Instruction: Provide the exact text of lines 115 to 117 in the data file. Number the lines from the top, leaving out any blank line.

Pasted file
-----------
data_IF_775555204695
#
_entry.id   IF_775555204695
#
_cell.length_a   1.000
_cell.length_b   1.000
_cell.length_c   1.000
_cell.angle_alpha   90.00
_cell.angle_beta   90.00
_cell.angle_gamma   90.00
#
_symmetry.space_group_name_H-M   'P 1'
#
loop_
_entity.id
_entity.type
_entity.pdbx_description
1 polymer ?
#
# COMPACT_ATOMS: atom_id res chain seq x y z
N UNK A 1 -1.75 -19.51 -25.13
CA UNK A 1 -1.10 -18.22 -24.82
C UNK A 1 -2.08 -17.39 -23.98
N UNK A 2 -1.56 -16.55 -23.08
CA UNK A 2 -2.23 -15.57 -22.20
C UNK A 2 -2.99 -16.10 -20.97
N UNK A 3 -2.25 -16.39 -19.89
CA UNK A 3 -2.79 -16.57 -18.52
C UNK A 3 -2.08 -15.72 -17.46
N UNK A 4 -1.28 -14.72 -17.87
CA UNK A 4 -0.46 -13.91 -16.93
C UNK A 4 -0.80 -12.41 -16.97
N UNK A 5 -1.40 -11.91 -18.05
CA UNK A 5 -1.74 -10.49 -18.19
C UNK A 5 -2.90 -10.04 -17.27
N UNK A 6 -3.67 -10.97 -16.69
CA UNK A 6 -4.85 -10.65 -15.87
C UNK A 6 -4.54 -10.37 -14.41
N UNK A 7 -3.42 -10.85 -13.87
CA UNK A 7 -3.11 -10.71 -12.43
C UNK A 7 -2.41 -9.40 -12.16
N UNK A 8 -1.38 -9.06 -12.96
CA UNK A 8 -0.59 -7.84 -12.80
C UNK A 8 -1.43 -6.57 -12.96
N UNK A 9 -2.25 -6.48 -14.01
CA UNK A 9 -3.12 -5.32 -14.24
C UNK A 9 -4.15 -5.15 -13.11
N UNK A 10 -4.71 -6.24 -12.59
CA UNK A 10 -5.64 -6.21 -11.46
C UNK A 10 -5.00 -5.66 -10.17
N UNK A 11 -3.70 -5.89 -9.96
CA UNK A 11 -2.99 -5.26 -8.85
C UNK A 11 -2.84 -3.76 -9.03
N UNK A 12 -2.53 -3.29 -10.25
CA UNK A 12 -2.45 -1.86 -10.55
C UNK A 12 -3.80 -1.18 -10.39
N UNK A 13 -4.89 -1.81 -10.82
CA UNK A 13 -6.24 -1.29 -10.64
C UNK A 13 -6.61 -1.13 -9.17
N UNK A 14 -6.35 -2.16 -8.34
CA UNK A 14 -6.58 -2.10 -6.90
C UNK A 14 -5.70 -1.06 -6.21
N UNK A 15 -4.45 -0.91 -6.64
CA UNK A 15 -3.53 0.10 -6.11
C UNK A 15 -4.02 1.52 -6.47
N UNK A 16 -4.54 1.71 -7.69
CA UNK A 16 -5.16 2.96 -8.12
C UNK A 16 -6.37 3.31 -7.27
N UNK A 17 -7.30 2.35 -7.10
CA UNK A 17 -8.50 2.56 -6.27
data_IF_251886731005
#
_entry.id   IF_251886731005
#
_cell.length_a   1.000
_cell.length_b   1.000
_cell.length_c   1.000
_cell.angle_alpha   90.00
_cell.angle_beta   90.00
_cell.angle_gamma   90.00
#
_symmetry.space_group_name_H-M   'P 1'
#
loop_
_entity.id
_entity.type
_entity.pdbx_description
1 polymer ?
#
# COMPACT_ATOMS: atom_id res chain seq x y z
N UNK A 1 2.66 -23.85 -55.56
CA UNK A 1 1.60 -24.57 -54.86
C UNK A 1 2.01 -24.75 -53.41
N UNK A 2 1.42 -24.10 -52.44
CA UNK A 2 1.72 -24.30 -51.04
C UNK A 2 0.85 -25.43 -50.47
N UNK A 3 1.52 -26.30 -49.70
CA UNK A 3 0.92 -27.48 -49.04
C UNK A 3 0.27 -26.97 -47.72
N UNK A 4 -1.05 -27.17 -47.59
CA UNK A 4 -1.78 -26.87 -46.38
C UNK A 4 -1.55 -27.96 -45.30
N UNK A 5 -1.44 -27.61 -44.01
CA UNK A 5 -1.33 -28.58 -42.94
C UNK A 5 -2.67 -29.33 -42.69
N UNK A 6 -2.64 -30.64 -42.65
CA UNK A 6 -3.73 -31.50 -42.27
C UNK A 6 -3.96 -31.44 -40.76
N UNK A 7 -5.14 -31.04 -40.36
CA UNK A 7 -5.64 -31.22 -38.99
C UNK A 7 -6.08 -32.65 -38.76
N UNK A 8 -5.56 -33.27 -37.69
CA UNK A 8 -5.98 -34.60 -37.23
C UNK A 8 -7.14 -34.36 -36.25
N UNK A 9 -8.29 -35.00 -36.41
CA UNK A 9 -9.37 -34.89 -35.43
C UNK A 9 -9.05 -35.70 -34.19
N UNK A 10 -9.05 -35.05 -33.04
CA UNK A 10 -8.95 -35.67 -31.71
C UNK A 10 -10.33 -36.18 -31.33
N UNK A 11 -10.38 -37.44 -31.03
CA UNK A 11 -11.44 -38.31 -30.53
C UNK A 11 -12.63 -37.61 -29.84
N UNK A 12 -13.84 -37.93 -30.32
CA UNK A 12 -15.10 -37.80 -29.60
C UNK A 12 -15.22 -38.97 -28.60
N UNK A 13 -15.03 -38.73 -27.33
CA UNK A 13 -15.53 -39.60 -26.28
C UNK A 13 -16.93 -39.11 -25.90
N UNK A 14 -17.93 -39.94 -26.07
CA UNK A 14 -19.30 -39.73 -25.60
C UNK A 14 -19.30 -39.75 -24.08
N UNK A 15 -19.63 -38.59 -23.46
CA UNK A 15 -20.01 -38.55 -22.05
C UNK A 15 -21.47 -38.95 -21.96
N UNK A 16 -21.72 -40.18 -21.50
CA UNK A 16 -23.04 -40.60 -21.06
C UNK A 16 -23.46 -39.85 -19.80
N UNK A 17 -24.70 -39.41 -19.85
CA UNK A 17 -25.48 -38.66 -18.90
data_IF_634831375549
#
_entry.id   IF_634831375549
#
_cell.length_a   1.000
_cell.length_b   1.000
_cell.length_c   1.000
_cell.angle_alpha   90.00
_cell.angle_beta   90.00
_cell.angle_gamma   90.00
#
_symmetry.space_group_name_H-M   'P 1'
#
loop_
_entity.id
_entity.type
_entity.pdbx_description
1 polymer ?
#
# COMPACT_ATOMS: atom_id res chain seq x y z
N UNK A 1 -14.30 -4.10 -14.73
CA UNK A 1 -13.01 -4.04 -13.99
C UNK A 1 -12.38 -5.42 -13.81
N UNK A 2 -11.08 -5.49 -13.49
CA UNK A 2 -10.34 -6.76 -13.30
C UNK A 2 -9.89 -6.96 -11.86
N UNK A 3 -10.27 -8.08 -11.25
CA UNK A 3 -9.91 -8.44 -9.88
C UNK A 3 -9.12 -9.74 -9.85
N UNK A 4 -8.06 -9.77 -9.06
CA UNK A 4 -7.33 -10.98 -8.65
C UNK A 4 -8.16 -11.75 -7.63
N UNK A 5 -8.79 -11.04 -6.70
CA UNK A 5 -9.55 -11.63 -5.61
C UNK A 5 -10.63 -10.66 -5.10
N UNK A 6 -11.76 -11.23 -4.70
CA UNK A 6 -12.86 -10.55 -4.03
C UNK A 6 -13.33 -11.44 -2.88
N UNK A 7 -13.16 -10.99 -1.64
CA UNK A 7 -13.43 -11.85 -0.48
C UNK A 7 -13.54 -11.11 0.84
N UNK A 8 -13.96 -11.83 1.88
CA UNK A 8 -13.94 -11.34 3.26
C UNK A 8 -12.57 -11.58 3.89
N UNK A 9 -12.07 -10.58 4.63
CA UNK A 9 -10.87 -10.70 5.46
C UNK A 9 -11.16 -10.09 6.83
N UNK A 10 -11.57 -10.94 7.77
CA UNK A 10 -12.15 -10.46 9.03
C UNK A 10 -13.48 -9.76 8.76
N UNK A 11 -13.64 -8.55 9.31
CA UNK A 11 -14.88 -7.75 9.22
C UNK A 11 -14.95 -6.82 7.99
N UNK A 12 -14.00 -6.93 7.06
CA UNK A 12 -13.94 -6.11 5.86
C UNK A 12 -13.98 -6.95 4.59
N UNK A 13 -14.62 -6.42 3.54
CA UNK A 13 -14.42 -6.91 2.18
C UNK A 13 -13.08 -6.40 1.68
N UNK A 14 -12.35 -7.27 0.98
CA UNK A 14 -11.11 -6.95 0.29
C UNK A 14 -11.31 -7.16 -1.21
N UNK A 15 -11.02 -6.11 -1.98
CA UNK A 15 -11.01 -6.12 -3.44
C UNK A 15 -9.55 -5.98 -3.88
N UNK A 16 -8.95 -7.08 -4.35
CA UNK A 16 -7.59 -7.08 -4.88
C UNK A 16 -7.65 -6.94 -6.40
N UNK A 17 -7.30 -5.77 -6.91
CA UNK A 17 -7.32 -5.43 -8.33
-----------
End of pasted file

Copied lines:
N UNK A 9 -8.29 -35.00 -36.41
CA UNK A 9 -9.37 -34.89 -35.43
C UNK A 9 -9.05 -35.70 -34.19